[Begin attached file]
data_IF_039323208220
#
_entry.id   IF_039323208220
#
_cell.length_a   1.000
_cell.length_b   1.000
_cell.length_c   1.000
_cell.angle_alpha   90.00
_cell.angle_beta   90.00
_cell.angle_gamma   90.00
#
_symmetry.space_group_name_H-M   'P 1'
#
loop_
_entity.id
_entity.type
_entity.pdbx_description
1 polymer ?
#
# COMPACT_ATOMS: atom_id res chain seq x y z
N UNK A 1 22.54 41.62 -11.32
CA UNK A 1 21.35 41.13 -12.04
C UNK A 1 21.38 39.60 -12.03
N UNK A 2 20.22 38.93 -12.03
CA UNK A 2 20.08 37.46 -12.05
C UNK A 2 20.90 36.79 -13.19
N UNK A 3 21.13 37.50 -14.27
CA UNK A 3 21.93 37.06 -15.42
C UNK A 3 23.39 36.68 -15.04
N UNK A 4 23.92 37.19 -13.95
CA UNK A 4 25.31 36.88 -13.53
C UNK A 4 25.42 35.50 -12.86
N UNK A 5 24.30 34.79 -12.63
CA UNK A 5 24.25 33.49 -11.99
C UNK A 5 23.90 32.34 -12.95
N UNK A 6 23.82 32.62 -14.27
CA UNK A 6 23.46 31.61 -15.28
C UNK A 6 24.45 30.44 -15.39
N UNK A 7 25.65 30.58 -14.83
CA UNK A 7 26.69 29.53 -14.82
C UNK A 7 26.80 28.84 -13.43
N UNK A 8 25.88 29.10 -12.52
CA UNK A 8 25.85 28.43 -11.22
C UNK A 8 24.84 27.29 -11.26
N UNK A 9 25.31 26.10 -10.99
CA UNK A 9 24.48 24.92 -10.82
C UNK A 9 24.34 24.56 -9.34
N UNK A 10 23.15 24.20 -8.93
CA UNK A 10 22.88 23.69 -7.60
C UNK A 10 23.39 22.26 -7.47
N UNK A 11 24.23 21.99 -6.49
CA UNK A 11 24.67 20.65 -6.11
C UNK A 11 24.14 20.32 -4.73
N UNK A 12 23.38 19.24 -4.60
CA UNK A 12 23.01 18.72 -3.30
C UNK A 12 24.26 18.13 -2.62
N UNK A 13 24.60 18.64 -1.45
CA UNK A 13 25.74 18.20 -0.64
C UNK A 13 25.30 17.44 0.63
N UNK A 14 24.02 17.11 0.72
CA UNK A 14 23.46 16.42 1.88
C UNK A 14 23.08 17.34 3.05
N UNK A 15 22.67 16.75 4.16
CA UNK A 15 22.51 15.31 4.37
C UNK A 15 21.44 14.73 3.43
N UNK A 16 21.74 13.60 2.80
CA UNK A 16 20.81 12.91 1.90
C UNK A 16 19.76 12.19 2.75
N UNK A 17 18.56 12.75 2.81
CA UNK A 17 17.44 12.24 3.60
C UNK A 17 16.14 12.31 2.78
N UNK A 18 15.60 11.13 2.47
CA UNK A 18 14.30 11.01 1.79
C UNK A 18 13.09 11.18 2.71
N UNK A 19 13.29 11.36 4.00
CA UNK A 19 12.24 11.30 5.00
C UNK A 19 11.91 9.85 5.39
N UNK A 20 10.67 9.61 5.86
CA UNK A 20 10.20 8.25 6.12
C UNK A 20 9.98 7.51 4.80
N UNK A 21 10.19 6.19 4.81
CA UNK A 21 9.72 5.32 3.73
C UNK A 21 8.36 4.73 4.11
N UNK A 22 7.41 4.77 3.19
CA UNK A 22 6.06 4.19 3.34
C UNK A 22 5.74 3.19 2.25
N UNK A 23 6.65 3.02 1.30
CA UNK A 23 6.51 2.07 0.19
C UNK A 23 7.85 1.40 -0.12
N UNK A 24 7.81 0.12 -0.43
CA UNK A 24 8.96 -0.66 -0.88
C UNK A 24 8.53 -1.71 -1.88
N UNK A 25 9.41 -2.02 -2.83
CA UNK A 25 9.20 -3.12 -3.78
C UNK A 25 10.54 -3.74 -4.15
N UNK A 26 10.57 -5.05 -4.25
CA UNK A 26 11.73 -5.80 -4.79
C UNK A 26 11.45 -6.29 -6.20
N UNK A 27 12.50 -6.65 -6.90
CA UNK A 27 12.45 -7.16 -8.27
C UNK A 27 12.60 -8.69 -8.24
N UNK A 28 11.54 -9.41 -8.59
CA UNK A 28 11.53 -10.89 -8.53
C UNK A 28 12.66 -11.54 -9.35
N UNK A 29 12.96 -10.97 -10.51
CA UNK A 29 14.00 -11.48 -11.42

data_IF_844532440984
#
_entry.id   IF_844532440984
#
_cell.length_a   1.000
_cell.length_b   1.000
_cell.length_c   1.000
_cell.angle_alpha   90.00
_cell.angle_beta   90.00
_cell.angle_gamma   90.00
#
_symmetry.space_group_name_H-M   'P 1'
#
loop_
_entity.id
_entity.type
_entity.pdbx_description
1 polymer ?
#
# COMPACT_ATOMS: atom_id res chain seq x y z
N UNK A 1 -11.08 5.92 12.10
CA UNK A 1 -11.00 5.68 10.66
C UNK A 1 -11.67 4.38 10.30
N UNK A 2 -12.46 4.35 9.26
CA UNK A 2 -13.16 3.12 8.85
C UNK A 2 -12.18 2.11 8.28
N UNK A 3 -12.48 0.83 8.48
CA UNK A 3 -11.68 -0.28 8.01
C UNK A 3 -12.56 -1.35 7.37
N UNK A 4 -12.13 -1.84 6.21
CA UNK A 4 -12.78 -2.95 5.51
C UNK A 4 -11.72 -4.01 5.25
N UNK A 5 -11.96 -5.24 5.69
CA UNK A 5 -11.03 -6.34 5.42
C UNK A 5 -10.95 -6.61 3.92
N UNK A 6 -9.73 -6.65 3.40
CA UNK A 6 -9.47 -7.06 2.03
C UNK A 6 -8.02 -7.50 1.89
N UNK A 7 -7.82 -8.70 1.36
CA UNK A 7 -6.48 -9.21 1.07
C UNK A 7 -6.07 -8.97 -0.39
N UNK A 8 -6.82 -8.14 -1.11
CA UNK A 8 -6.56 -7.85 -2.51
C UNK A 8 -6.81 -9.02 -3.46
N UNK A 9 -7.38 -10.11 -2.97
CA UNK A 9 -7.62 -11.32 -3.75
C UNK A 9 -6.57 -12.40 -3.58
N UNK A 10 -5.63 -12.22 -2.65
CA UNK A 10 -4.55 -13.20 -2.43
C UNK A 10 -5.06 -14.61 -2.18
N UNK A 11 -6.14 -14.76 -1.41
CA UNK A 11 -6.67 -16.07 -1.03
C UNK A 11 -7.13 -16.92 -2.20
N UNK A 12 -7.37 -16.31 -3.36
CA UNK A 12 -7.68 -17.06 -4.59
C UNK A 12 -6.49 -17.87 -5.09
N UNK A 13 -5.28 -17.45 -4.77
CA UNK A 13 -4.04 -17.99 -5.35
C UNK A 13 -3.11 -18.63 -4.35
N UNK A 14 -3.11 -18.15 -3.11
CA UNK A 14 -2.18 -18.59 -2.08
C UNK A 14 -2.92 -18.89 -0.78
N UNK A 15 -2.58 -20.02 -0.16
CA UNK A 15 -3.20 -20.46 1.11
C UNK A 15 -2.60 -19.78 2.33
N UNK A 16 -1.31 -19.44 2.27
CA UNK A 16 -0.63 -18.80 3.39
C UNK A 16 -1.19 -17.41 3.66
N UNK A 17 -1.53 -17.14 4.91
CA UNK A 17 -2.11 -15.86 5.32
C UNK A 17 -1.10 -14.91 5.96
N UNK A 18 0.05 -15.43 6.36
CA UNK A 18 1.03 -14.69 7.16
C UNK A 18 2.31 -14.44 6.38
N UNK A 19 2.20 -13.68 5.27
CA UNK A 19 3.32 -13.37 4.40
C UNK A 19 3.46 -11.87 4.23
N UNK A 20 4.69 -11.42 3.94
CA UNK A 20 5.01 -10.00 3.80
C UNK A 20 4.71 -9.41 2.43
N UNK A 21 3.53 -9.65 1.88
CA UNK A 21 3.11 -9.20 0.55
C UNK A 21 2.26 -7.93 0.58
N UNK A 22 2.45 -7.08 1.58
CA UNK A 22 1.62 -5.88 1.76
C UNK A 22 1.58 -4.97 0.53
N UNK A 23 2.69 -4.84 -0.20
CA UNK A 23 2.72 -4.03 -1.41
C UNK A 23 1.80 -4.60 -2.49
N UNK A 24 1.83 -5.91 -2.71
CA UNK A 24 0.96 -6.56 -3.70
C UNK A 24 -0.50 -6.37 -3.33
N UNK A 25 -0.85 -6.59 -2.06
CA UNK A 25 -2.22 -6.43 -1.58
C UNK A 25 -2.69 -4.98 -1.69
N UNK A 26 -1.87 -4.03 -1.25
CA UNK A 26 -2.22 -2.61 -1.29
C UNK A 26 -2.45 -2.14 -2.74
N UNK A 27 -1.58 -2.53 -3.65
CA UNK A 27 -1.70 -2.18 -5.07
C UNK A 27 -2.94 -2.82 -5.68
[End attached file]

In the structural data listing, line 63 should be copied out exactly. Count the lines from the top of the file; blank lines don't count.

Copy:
N UNK A 15 22.67 16.75 4.16